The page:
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thrum1

[thruhm] /θrʌm/
verb (used without object), thrummed, thrumming.
1.
to play on a stringed instrument, as a guitar, by plucking the strings, especially in an idle, monotonous, or unskillful manner; strum.
2.
to sound when thrummed on, as a guitar or similar stringed instrument.
3.
to drum or tap idly with the fingers.
verb (used with object), thrummed, thrumming.
4.
to play (a stringed instrument, or a melody on it) by plucking the strings, especially in an idle, monotonous, or unskillful manner; strum.
5.
to drum or tap idly on.
6.
to recite or tell in a monotonous way.
noun
7.
an act or sound of thrumming; dull, monotonous sound.
Origin of thrum1
1545-1555
1545-55; imitative
Related forms
thrummer, noun

thrum2

[thruhm] /θrʌm/
noun
1.
one of the ends of the warp threads in a loom, left unwoven and remaining attached to the loom when the web is cut off.
2.
thrums, the row or fringe of such threads.
3.
any short piece of waste thread or yarn; tuft, tassel, or fringe of threads, as at the edge of a piece of cloth.
4.
Often, thrums. Nautical. short bits of rope yarn used for making mats.
verb (used with object), thrummed, thrumming.
5.
Nautical. to insert short pieces of rope yarn through (canvas) and thus give it a rough surface, as for wrapping about a part to prevent chafing.
6.
to furnish or cover with thrums, ends of thread, or tufts.
Origin
before 1000; Middle English throm end-piece, Old English -thrum, in tungethrum ligament of the tongue, cognate with Old High German drum end-piece; akin to Old Norse thrǫmr brim, edge, Latin terminus, Greek térma end
Dictionary.com Unabridged
Based on the Random House Dictionary, © Random House, Inc. 2015.
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Examples from the Web for thrum
Historical Examples
  • Strum or thrum should be used, and not drum, when the noisy and unskillful fingering of a musical instrument is meant.

  • She heard the thrum of the string, and then a piercing scream.

  • There was one Anchises, a twice five-fingered Trojan, that (as old stories say) used to thrum her jacket.

  • They had not heard the thrum of the motors on the roadway outside.

    The Ghost Breaker Charles Goddard
  • "thrum, thrum, thrum," the swing of oars; despite that the rhythm was muffled and subdued.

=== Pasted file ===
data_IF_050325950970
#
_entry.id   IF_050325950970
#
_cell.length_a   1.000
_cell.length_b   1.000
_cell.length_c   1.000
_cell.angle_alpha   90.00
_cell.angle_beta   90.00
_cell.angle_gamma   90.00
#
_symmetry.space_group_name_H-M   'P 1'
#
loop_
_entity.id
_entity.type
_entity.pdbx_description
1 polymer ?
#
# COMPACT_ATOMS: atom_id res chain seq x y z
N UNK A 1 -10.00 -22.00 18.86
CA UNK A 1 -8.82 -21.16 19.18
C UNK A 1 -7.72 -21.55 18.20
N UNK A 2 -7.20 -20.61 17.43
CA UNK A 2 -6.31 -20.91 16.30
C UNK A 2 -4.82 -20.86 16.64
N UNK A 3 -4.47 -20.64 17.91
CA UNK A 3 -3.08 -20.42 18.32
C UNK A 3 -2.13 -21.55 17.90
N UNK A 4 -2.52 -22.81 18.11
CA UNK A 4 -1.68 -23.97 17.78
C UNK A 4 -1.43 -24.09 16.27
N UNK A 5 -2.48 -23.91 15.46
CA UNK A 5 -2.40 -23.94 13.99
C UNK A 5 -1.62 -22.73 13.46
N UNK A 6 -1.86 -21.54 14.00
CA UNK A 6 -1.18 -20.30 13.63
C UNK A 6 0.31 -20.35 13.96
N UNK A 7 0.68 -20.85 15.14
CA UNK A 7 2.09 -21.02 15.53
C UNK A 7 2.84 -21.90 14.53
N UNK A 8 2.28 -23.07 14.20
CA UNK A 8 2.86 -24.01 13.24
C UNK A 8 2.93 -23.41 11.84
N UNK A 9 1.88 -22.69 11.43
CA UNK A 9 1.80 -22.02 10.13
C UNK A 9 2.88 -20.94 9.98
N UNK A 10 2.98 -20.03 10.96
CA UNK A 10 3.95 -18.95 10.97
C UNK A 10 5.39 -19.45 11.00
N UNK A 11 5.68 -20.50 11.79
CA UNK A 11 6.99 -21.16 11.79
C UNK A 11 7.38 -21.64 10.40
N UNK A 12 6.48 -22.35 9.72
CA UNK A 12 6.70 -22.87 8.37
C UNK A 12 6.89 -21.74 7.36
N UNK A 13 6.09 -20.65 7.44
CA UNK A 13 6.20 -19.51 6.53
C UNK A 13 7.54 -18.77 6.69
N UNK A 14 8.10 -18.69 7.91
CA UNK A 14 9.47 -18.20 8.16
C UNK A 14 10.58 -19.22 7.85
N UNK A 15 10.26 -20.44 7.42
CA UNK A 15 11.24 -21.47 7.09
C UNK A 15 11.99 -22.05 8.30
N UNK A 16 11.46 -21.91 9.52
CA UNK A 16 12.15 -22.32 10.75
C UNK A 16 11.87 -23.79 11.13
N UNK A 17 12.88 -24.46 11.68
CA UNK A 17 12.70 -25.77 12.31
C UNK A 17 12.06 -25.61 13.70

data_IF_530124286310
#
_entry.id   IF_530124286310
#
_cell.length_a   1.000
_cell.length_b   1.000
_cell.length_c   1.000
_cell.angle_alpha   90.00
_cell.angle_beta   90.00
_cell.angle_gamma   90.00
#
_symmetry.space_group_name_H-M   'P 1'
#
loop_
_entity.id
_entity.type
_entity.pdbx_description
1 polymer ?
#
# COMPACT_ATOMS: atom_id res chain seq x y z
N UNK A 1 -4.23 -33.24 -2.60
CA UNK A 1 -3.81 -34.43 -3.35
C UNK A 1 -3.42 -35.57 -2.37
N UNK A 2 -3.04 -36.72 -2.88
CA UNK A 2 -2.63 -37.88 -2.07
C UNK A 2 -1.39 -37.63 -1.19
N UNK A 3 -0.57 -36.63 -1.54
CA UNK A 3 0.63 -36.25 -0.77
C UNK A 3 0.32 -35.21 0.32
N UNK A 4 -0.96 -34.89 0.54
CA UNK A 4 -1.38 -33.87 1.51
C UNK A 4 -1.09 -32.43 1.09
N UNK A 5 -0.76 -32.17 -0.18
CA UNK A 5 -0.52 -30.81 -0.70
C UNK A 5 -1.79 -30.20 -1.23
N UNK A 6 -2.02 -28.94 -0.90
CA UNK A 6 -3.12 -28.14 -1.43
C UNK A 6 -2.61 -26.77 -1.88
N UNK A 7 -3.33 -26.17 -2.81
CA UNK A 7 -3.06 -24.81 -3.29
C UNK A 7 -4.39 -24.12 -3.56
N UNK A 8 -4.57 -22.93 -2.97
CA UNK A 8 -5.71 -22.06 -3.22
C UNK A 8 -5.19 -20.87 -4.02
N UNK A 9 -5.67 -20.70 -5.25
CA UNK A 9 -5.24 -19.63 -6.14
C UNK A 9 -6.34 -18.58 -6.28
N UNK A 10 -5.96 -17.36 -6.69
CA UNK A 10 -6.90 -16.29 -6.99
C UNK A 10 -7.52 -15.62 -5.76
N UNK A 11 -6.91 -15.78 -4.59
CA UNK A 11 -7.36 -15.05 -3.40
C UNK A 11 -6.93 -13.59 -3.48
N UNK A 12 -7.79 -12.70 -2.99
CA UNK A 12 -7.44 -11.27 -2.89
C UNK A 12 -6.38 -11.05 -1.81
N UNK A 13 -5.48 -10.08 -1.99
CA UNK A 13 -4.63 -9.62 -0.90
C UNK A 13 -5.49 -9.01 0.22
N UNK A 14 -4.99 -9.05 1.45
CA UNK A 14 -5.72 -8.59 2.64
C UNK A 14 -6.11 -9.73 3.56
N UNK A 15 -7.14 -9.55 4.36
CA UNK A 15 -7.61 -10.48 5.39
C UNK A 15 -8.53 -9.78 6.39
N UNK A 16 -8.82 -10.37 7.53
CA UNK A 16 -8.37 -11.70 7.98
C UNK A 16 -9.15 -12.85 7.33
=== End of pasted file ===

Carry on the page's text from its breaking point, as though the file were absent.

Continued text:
• The man on the table who held the guitar began to thrum on the instrument.

    Poor Folk in Spain Jan Gordon
  • Some thrum a musical instrument the livelong day, and, when they wake at night, proceed at once to their musical performance.

  • Perhaps he has returned from another world to thrum a harp, or it may be only a banjo.

    Green Eyes Roy J. Snell
  • When he touches Rossetti's lute his melody is blurred by the thrum of the strings that the Italian's fingers have so lately left.

    Oscar Wilde Arthur Ransome
  • I knelt on the deck and listened to the thrum of the diesel engines.

    Little Brother Cory Doctorow
British Dictionary definitions for thrum

thrum1

/θrʌm/
verb thrums, thrumming, thrummed
1.
to strum rhythmically but without expression on (a musical instrument)
2.
(intransitive) to drum incessantly: rain thrummed on the roof
3.
to repeat (something) monotonously
noun
4.
a repetitive strumming or recitation
Derived Forms
thrummer, noun
Word Origin
C16: of imitative origin

thrum2

/θrʌm/
noun
1.
  1. any of the unwoven ends of warp thread remaining on the loom when the web has been removed
  2. such ends of thread collectively
2.
a fringe or tassel of short unwoven threads
verb thrums, thrumming, thrummed
3.
(transitive) to trim with thrums
Word Origin
C14: from Old English; related to Old High German drum remnant, Dutch dreum
Collins English Dictionary - Complete & Unabridged 2012 Digital Edition
© William Collins Sons & Co. Ltd. 1979, 1986 © HarperCollins
Publishers 1998, 2000, 2003, 2005, 2006, 2007, 2009, 2012
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Word Origin and History for thrum
v.

"play a stringed instrument," 1590s, from the noun (1550s), of imitative origin. Related: Thrummed; thrumming.

Online Etymology Dictionary, © 2010 Douglas Harper
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